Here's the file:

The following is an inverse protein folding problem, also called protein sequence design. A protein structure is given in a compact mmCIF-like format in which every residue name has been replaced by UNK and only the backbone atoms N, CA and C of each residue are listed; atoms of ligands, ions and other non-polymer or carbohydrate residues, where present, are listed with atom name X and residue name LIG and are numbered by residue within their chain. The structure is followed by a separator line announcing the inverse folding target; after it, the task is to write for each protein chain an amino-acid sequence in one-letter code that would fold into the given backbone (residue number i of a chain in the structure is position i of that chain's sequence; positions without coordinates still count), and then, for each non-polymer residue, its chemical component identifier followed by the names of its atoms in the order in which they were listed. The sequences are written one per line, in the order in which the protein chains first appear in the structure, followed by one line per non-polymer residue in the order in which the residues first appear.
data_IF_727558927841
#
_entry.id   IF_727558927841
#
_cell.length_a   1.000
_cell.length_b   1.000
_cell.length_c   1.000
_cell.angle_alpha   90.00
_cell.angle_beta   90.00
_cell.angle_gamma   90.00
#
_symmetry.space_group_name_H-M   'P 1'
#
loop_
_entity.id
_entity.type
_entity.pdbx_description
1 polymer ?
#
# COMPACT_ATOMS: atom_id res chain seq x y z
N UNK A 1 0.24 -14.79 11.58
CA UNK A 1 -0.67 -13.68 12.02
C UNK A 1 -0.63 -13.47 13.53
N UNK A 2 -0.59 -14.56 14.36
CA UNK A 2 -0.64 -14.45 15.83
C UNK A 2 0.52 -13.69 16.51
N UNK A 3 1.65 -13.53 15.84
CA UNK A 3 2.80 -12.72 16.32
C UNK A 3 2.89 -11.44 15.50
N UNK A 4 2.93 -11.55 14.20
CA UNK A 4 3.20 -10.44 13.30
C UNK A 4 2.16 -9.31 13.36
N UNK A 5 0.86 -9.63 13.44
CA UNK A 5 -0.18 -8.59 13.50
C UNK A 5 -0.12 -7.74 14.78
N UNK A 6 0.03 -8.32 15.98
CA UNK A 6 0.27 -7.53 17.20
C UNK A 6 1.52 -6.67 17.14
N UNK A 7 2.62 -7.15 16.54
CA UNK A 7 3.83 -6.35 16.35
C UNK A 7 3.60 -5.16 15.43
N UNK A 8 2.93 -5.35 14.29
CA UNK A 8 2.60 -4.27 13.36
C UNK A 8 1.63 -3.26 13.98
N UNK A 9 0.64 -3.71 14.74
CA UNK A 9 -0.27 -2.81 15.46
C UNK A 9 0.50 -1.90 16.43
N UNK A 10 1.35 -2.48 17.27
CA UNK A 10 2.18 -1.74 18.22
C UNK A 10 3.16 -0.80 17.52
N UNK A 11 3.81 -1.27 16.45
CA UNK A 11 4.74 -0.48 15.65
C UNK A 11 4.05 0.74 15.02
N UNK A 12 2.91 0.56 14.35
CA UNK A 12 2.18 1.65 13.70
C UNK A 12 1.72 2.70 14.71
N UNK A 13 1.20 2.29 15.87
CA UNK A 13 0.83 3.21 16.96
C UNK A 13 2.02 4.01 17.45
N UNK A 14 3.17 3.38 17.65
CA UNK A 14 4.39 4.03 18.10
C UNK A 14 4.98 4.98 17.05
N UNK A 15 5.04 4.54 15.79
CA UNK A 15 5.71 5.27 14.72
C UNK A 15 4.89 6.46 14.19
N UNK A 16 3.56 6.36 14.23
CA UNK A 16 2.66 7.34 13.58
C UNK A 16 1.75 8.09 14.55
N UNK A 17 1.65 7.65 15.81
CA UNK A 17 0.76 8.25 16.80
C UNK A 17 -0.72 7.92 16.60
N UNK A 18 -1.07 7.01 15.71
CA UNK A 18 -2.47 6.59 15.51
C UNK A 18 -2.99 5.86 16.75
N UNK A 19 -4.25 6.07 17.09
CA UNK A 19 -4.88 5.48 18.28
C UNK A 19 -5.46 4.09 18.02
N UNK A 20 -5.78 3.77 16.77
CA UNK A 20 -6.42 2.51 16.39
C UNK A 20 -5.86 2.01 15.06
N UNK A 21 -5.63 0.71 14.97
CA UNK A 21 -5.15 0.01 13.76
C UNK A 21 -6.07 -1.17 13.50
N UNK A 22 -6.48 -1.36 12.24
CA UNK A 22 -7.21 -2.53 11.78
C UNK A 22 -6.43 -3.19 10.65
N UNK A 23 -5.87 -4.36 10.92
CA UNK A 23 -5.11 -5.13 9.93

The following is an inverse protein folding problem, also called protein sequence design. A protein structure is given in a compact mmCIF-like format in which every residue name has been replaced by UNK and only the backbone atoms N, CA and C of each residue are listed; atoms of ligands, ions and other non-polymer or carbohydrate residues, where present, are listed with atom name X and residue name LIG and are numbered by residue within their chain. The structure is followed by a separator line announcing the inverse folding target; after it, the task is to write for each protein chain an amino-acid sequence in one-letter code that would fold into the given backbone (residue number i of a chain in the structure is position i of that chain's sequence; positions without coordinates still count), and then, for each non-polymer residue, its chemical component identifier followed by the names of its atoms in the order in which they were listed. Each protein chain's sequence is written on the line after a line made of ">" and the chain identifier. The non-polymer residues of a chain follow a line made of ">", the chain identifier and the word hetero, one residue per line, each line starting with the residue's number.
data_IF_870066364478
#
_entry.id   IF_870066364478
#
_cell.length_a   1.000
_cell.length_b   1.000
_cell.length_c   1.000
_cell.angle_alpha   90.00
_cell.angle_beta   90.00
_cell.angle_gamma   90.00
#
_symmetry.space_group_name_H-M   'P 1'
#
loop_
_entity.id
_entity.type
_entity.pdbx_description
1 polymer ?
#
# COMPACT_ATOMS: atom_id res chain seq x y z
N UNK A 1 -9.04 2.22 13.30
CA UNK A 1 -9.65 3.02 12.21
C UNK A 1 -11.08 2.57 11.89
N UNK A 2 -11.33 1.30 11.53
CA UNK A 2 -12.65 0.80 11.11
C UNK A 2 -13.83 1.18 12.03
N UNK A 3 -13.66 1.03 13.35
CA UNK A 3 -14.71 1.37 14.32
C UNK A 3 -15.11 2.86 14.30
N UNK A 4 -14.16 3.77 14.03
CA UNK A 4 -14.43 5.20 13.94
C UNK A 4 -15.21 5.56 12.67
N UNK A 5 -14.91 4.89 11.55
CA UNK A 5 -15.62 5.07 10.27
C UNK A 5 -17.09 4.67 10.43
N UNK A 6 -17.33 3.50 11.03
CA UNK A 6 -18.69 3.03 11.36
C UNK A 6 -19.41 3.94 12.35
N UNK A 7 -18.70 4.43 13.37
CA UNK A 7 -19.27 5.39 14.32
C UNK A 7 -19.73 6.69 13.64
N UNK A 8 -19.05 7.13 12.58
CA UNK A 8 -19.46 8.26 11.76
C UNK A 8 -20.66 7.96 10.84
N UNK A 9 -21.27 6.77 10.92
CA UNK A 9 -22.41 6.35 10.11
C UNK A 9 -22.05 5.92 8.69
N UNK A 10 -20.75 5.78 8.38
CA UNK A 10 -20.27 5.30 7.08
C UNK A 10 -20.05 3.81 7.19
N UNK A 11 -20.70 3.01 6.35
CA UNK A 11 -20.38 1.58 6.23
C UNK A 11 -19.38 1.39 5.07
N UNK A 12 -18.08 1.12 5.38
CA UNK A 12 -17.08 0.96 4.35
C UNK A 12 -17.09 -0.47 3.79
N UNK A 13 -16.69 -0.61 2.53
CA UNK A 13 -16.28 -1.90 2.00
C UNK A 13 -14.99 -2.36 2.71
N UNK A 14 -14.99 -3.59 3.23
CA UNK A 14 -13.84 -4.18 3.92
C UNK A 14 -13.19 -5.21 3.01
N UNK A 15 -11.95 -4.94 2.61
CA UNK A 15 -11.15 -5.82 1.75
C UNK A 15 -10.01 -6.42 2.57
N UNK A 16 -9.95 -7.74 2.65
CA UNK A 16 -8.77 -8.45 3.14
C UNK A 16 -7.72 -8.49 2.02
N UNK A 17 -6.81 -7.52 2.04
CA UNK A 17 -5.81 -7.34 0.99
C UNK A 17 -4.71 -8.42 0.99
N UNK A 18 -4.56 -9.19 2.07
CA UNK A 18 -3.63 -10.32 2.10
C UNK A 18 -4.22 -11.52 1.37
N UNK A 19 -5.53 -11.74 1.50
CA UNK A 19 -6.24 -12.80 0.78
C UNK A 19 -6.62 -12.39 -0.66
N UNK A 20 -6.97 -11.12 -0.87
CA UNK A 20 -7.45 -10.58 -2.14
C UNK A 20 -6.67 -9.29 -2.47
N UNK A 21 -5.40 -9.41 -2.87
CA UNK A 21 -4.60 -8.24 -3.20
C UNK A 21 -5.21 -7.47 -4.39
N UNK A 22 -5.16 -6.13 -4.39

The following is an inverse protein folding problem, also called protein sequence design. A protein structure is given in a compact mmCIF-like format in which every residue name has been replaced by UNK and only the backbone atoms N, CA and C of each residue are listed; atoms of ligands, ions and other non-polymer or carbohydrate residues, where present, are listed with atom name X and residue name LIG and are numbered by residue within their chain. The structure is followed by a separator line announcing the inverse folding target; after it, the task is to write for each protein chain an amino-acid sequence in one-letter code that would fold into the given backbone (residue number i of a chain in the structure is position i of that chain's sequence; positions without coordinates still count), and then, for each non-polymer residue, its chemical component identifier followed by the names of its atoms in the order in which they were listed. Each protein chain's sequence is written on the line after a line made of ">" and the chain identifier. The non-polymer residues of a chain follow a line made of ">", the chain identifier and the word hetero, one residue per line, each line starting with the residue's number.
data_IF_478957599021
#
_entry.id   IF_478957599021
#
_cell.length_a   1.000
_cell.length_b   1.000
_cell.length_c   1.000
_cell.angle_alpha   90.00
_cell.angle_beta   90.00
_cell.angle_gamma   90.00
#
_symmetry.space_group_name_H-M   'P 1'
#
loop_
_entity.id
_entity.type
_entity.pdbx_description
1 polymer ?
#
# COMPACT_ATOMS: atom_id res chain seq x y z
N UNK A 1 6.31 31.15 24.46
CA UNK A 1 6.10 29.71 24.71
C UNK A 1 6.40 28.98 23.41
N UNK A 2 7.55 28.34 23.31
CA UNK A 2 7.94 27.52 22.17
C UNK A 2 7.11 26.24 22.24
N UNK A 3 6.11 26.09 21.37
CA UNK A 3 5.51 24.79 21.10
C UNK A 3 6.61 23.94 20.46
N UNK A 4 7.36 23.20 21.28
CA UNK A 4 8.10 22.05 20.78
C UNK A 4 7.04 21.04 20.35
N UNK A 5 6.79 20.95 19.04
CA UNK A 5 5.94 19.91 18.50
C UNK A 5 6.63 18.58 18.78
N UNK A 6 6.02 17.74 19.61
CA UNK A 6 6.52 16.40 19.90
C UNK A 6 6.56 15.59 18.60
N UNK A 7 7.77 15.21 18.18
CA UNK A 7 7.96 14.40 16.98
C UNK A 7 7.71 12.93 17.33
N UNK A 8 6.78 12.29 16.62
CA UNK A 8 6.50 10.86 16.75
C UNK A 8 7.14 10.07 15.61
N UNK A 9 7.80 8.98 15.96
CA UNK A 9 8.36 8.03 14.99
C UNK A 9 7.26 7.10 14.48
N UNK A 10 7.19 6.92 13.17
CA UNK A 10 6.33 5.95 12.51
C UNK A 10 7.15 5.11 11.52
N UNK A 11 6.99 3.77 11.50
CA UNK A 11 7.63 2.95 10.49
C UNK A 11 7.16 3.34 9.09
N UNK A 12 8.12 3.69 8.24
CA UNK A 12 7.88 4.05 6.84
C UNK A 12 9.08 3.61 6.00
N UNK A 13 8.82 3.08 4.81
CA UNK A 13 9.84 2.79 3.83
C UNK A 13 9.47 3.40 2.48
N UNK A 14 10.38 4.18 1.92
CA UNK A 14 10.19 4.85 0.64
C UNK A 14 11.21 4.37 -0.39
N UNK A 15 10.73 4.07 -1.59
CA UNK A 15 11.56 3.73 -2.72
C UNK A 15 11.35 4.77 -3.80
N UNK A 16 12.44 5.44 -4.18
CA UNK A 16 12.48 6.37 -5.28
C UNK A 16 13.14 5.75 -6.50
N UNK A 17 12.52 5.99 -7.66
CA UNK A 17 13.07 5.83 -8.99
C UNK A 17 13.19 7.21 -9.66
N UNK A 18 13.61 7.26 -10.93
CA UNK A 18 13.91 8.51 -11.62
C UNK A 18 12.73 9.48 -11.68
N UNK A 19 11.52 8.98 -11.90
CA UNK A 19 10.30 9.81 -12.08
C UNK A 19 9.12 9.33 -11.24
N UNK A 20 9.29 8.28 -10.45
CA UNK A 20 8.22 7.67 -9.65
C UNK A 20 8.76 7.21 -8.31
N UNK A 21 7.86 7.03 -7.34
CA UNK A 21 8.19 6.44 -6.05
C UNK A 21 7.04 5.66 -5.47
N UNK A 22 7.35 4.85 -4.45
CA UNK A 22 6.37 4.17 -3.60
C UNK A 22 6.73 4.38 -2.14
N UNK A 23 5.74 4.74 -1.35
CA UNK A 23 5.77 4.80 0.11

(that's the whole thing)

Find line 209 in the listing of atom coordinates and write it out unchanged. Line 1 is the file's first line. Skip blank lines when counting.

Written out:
CA UNK A 5 5.94 19.91 18.50